An international team of researchers from Boston and The Netherlands see DNA fragments in the blood as potential markers of coronary artery disease. Their work is published in the American Heart Association journal Arteriosclerosis, Thrombosis, and Vascular Biology.
"If those markers are proven to be effective--specific and sensitive--they may improve medical care in terms of identifying patients at risk sooner," lead author Julian Borissoff, a postdoctoral research fellow at Boston Children's Hospital and Harvard Medical School, said in a statement.
The team discovered a direct corollary between elevated levels of both DNA particles in the blood and coronary artery calcium deposits. They note that patients with inflammatory conditions like coronary artery disease often experience a release of small DNA particles in the blood, so those fragments could, in theory, serve as a reliable marker to help identify patients with narrowed coronary arteries, who are at high risk of a more serious heart problem.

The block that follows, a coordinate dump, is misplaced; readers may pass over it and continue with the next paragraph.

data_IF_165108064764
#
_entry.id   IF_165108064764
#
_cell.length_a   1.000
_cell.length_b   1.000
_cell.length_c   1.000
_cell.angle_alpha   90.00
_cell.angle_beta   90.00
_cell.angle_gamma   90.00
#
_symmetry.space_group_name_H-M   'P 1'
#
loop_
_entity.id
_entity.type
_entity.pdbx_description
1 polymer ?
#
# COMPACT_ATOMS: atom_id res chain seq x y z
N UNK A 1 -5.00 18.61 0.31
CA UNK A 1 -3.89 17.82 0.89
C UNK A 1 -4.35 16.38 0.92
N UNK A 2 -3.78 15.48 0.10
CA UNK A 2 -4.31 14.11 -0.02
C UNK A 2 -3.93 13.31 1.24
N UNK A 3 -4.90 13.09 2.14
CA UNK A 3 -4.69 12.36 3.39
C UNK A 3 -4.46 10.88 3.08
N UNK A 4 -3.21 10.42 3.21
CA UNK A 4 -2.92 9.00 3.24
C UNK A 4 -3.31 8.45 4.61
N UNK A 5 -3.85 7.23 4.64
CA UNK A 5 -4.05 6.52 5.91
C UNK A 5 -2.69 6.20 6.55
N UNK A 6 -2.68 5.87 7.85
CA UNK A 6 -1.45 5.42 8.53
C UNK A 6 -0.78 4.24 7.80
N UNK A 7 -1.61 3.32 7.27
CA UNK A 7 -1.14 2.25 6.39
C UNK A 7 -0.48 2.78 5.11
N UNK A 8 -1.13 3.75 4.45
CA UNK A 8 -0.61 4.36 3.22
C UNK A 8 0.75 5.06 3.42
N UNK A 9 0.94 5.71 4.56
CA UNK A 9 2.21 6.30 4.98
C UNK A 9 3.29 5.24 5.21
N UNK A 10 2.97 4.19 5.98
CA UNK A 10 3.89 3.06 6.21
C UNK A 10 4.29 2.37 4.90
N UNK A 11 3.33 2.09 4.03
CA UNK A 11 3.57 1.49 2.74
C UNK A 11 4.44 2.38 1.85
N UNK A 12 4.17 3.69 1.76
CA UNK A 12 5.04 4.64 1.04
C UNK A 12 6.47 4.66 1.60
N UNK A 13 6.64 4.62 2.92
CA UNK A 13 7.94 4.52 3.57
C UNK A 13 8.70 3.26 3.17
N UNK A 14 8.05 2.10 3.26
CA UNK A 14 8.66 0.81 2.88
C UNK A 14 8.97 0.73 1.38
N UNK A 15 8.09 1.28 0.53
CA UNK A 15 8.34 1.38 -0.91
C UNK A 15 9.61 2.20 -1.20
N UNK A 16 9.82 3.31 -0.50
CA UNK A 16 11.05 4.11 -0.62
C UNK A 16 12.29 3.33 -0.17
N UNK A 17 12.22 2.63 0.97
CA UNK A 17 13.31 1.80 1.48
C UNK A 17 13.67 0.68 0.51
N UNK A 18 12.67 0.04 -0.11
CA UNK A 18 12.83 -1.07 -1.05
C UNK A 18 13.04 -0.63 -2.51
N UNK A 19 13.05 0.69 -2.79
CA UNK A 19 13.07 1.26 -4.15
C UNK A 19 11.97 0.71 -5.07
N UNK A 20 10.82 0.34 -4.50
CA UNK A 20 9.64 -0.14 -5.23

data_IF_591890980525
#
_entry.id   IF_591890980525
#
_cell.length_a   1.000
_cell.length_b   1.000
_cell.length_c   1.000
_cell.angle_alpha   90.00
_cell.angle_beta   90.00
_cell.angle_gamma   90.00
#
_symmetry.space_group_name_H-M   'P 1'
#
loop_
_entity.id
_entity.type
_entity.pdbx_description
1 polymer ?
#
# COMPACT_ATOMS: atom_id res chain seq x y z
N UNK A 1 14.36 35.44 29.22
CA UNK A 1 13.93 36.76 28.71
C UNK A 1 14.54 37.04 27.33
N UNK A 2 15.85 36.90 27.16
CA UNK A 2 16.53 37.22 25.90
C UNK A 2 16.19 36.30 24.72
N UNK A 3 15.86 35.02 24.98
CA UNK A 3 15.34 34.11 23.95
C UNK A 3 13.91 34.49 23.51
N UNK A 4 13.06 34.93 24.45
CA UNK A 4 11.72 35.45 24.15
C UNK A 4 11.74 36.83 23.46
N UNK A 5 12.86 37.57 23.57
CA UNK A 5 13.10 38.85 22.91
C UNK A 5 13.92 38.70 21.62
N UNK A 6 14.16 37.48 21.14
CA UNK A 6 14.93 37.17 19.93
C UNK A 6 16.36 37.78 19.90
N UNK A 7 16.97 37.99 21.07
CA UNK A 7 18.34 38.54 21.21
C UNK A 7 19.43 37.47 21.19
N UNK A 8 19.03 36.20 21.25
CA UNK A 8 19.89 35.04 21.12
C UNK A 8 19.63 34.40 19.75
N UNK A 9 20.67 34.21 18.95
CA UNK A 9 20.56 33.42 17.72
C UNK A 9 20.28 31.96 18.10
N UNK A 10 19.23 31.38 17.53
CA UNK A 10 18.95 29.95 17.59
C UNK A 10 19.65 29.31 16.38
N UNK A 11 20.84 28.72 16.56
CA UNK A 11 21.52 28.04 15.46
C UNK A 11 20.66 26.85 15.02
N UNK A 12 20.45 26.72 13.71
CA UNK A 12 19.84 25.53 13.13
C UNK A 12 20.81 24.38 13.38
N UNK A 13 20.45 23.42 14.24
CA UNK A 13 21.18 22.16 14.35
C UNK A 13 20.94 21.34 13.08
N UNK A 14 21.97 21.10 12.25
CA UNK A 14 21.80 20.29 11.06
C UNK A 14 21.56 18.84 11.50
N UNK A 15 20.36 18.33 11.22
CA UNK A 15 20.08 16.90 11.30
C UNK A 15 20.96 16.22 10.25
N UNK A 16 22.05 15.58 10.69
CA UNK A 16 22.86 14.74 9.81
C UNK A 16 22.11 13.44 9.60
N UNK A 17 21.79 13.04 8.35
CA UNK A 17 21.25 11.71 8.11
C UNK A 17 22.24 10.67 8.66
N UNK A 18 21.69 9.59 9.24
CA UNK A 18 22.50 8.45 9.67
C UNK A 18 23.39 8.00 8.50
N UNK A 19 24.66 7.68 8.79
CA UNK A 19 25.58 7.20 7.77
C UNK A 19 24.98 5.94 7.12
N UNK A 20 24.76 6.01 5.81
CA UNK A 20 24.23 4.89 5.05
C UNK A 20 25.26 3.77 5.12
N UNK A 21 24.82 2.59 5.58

To generate their data, the research team looked at 282 adult and elderly patients who complained of chest pain and had possible coronary artery disease. They followed about half for 18 months or longer. Computed tomography imaging helped identify the calcified buildup in blood vessels to the heart, and researchers tested blood samples for genetic material.
More work is needed, of course, to determine if these markers can be both specific and sensitive. If that happens, then doctors could gain another predictive tool to treat coronary artery disease and its complications. For now, they're testing the DNA particles to see which particular ones are most sensitive and to explore how and why their number may vary in the blood. They also envision larger studies down the line that would follow patients over longer periods, and would try to pinpoint how the markers could specifically identify patients who have a high coronary artery disease risk.
- read the release
- here's the journal abstract